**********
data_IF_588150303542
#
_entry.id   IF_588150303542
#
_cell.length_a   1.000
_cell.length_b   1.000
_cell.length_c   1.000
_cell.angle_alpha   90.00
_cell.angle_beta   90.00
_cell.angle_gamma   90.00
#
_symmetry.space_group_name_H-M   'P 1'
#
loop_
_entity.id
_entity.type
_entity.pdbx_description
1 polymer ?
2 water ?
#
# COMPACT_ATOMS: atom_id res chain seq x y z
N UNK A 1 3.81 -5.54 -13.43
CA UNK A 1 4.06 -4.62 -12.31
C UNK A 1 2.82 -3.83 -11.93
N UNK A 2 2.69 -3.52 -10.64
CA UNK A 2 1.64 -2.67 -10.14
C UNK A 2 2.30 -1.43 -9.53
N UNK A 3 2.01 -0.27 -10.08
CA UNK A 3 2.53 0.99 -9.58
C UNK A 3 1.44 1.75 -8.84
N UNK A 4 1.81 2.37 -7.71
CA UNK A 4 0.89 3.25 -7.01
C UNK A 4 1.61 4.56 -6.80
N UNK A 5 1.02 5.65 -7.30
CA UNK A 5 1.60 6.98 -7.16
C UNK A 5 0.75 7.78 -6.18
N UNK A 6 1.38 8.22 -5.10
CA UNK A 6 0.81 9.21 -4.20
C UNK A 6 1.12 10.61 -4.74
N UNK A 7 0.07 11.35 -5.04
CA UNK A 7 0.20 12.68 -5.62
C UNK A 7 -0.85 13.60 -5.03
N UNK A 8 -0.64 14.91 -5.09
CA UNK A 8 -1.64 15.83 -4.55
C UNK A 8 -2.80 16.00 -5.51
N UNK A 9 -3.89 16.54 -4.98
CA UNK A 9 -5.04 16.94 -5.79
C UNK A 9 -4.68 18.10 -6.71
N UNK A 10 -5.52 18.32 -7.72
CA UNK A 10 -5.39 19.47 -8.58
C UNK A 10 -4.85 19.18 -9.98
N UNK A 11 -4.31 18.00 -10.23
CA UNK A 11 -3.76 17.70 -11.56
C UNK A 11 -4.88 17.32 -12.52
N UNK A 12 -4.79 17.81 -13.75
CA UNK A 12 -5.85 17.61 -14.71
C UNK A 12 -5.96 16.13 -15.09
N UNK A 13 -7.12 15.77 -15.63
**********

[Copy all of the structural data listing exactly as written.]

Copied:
data_IF_588150303542
#
_entry.id   IF_588150303542
#
_cell.length_a   1.000
_cell.length_b   1.000
_cell.length_c   1.000
_cell.angle_alpha   90.00
_cell.angle_beta   90.00
_cell.angle_gamma   90.00
#
_symmetry.space_group_name_H-M   'P 1'
#
loop_
_entity.id
_entity.type
_entity.pdbx_description
1 polymer ?
2 water ?
#
# COMPACT_ATOMS: atom_id res chain seq x y z
N UNK A 1 3.81 -5.54 -13.43
CA UNK A 1 4.06 -4.62 -12.31
C UNK A 1 2.82 -3.83 -11.93
N UNK A 2 2.69 -3.52 -10.64
CA UNK A 2 1.64 -2.67 -10.14
C UNK A 2 2.30 -1.43 -9.53
N UNK A 3 2.01 -0.27 -10.08
CA UNK A 3 2.53 0.99 -9.58
C UNK A 3 1.44 1.75 -8.84
N UNK A 4 1.81 2.37 -7.71
CA UNK A 4 0.89 3.25 -7.01
C UNK A 4 1.61 4.56 -6.80
N UNK A 5 1.02 5.65 -7.30
CA UNK A 5 1.60 6.98 -7.16
C UNK A 5 0.75 7.78 -6.18
N UNK A 6 1.38 8.22 -5.10
CA UNK A 6 0.81 9.21 -4.20
C UNK A 6 1.12 10.61 -4.74
N UNK A 7 0.07 11.35 -5.04
CA UNK A 7 0.20 12.68 -5.62
C UNK A 7 -0.85 13.60 -5.03
N UNK A 8 -0.64 14.91 -5.09
CA UNK A 8 -1.64 15.83 -4.55
C UNK A 8 -2.80 16.00 -5.51
N UNK A 9 -3.89 16.54 -4.98
CA UNK A 9 -5.04 16.94 -5.79
C UNK A 9 -4.68 18.10 -6.71
N UNK A 10 -5.52 18.32 -7.72
CA UNK A 10 -5.39 19.47 -8.58
C UNK A 10 -4.85 19.18 -9.98
N UNK A 11 -4.31 18.00 -10.23
CA UNK A 11 -3.76 17.70 -11.56
C UNK A 11 -4.88 17.32 -12.52
N UNK A 12 -4.79 17.81 -13.75
CA UNK A 12 -5.85 17.61 -14.71
C UNK A 12 -5.96 16.13 -15.09
N UNK A 13 -7.12 15.77 -15.63